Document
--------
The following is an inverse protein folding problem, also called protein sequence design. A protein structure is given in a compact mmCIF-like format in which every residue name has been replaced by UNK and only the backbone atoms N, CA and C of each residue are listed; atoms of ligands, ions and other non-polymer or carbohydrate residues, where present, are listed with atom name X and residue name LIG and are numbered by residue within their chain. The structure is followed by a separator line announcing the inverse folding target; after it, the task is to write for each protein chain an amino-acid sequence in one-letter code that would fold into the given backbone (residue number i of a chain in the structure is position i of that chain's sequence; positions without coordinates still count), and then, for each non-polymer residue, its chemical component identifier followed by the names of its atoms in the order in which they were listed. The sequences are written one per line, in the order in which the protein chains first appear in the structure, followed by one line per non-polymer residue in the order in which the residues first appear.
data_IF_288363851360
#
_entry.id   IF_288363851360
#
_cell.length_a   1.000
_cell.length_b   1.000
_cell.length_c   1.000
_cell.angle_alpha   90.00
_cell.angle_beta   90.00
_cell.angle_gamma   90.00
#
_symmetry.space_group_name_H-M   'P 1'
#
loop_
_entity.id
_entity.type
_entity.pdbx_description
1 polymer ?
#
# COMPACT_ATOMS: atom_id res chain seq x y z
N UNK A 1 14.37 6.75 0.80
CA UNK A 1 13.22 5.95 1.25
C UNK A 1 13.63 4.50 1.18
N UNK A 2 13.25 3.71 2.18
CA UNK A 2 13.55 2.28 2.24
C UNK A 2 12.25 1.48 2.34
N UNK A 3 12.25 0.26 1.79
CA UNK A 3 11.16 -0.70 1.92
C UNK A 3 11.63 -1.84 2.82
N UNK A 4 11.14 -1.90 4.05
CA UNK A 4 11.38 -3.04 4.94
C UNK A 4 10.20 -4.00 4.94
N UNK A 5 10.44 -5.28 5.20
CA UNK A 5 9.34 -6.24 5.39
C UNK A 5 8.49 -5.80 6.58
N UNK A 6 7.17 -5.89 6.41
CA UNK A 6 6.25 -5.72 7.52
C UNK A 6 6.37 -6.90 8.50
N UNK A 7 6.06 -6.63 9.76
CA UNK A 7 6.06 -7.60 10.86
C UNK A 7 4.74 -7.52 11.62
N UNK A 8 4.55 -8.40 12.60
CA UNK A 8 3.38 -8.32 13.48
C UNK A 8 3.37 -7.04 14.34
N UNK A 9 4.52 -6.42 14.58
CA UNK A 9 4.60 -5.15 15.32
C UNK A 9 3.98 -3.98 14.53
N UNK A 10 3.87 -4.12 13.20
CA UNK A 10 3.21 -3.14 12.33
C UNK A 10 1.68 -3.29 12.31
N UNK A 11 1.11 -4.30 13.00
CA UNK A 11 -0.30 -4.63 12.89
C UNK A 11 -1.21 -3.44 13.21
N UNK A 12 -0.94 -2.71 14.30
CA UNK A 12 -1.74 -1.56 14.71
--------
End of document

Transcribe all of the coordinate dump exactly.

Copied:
The following is an inverse protein folding problem, also called protein sequence design. A protein structure is given in a compact mmCIF-like format in which every residue name has been replaced by UNK and only the backbone atoms N, CA and C of each residue are listed; atoms of ligands, ions and other non-polymer or carbohydrate residues, where present, are listed with atom name X and residue name LIG and are numbered by residue within their chain. The structure is followed by a separator line announcing the inverse folding target; after it, the task is to write for each protein chain an amino-acid sequence in one-letter code that would fold into the given backbone (residue number i of a chain in the structure is position i of that chain's sequence; positions without coordinates still count), and then, for each non-polymer residue, its chemical component identifier followed by the names of its atoms in the order in which they were listed. The sequences are written one per line, in the order in which the protein chains first appear in the structure, followed by one line per non-polymer residue in the order in which the residues first appear.
data_IF_288363851360
#
_entry.id   IF_288363851360
#
_cell.length_a   1.000
_cell.length_b   1.000
_cell.length_c   1.000
_cell.angle_alpha   90.00
_cell.angle_beta   90.00
_cell.angle_gamma   90.00
#
_symmetry.space_group_name_H-M   'P 1'
#
loop_
_entity.id
_entity.type
_entity.pdbx_description
1 polymer ?
#
# COMPACT_ATOMS: atom_id res chain seq x y z
N UNK A 1 14.37 6.75 0.80
CA UNK A 1 13.22 5.95 1.25
C UNK A 1 13.63 4.50 1.18
N UNK A 2 13.25 3.71 2.18
CA UNK A 2 13.55 2.28 2.24
C UNK A 2 12.25 1.48 2.34
N UNK A 3 12.25 0.26 1.79
CA UNK A 3 11.16 -0.70 1.92
C UNK A 3 11.63 -1.84 2.82
N UNK A 4 11.14 -1.90 4.05
CA UNK A 4 11.38 -3.04 4.94
C UNK A 4 10.20 -4.00 4.94
N UNK A 5 10.44 -5.28 5.20
CA UNK A 5 9.34 -6.24 5.39
C UNK A 5 8.49 -5.80 6.58
N UNK A 6 7.17 -5.89 6.41
CA UNK A 6 6.25 -5.72 7.52
C UNK A 6 6.37 -6.90 8.50
N UNK A 7 6.06 -6.63 9.76
CA UNK A 7 6.06 -7.60 10.86
C UNK A 7 4.74 -7.52 11.62
N UNK A 8 4.55 -8.40 12.60
CA UNK A 8 3.38 -8.32 13.48
C UNK A 8 3.37 -7.04 14.34
N UNK A 9 4.52 -6.42 14.58
CA UNK A 9 4.60 -5.15 15.32
C UNK A 9 3.98 -3.98 14.53
N UNK A 10 3.87 -4.12 13.20
CA UNK A 10 3.21 -3.14 12.33
C UNK A 10 1.68 -3.29 12.31
N UNK A 11 1.11 -4.30 13.00
CA UNK A 11 -0.30 -4.63 12.89
C UNK A 11 -1.21 -3.44 13.21
N UNK A 12 -0.94 -2.71 14.30
CA UNK A 12 -1.74 -1.56 14.71